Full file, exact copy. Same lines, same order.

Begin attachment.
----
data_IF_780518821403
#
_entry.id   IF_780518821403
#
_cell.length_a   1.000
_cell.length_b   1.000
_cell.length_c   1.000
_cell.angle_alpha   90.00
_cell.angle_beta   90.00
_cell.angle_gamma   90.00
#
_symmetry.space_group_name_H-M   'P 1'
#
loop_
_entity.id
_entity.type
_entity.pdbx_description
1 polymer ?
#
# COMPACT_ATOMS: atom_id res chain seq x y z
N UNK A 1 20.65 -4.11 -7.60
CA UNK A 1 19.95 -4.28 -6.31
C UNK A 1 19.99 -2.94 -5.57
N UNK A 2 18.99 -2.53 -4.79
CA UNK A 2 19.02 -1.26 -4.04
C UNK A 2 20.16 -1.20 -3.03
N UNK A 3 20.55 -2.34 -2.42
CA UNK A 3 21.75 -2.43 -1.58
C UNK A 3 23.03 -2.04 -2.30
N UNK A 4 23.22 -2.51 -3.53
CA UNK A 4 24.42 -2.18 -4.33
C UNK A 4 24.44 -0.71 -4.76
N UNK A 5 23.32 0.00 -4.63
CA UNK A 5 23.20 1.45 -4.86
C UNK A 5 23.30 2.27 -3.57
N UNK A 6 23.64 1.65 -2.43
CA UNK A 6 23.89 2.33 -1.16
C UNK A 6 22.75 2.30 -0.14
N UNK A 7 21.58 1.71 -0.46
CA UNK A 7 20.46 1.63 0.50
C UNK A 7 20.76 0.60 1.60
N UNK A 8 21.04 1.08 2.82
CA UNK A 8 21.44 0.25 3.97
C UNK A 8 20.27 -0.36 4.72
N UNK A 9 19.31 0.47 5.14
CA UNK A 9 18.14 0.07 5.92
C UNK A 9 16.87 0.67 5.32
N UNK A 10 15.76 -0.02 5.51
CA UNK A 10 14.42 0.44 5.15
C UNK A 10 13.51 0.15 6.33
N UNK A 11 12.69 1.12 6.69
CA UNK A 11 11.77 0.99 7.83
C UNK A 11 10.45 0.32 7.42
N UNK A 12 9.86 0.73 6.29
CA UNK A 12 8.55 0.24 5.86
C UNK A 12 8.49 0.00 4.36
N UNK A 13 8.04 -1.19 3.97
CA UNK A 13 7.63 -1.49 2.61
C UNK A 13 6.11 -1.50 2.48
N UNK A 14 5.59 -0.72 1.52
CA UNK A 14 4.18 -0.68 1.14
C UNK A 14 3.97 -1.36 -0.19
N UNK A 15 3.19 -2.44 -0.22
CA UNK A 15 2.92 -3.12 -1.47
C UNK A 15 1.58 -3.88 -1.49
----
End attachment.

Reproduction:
data_IF_780518821403
#
_entry.id   IF_780518821403
#
_cell.length_a   1.000
_cell.length_b   1.000
_cell.length_c   1.000
_cell.angle_alpha   90.00
_cell.angle_beta   90.00
_cell.angle_gamma   90.00
#
_symmetry.space_group_name_H-M   'P 1'
#
loop_
_entity.id
_entity.type
_entity.pdbx_description
1 polymer ?
#
# COMPACT_ATOMS: atom_id res chain seq x y z
N UNK A 1 20.65 -4.11 -7.60
CA UNK A 1 19.95 -4.28 -6.31
C UNK A 1 19.99 -2.94 -5.57
N UNK A 2 18.99 -2.53 -4.79
CA UNK A 2 19.02 -1.26 -4.04
C UNK A 2 20.16 -1.20 -3.03
N UNK A 3 20.55 -2.34 -2.42
CA UNK A 3 21.75 -2.43 -1.58
C UNK A 3 23.03 -2.04 -2.30
N UNK A 4 23.22 -2.51 -3.53
CA UNK A 4 24.42 -2.18 -4.33
C UNK A 4 24.44 -0.71 -4.76
N UNK A 5 23.32 0.00 -4.63
CA UNK A 5 23.20 1.45 -4.86
C UNK A 5 23.30 2.27 -3.57
N UNK A 6 23.64 1.65 -2.43
CA UNK A 6 23.89 2.33 -1.16
C UNK A 6 22.75 2.30 -0.14
N UNK A 7 21.58 1.71 -0.46
CA UNK A 7 20.46 1.63 0.50
C UNK A 7 20.76 0.60 1.60
N UNK A 8 21.04 1.08 2.82
CA UNK A 8 21.44 0.25 3.97
C UNK A 8 20.27 -0.36 4.72
N UNK A 9 19.31 0.47 5.14
CA UNK A 9 18.14 0.07 5.92
C UNK A 9 16.87 0.67 5.32
N UNK A 10 15.76 -0.02 5.51
CA UNK A 10 14.42 0.44 5.15
C UNK A 10 13.51 0.15 6.33
N UNK A 11 12.69 1.12 6.69
CA UNK A 11 11.77 0.99 7.83
C UNK A 11 10.45 0.32 7.42
N UNK A 12 9.86 0.73 6.29
CA UNK A 12 8.55 0.24 5.86
C UNK A 12 8.49 0.00 4.36
N UNK A 13 8.04 -1.19 3.97
CA UNK A 13 7.63 -1.49 2.61
C UNK A 13 6.11 -1.50 2.48
N UNK A 14 5.59 -0.72 1.52
CA UNK A 14 4.18 -0.68 1.14
C UNK A 14 3.97 -1.36 -0.19
N UNK A 15 3.19 -2.44 -0.22
CA UNK A 15 2.92 -3.12 -1.47
C UNK A 15 1.58 -3.88 -1.49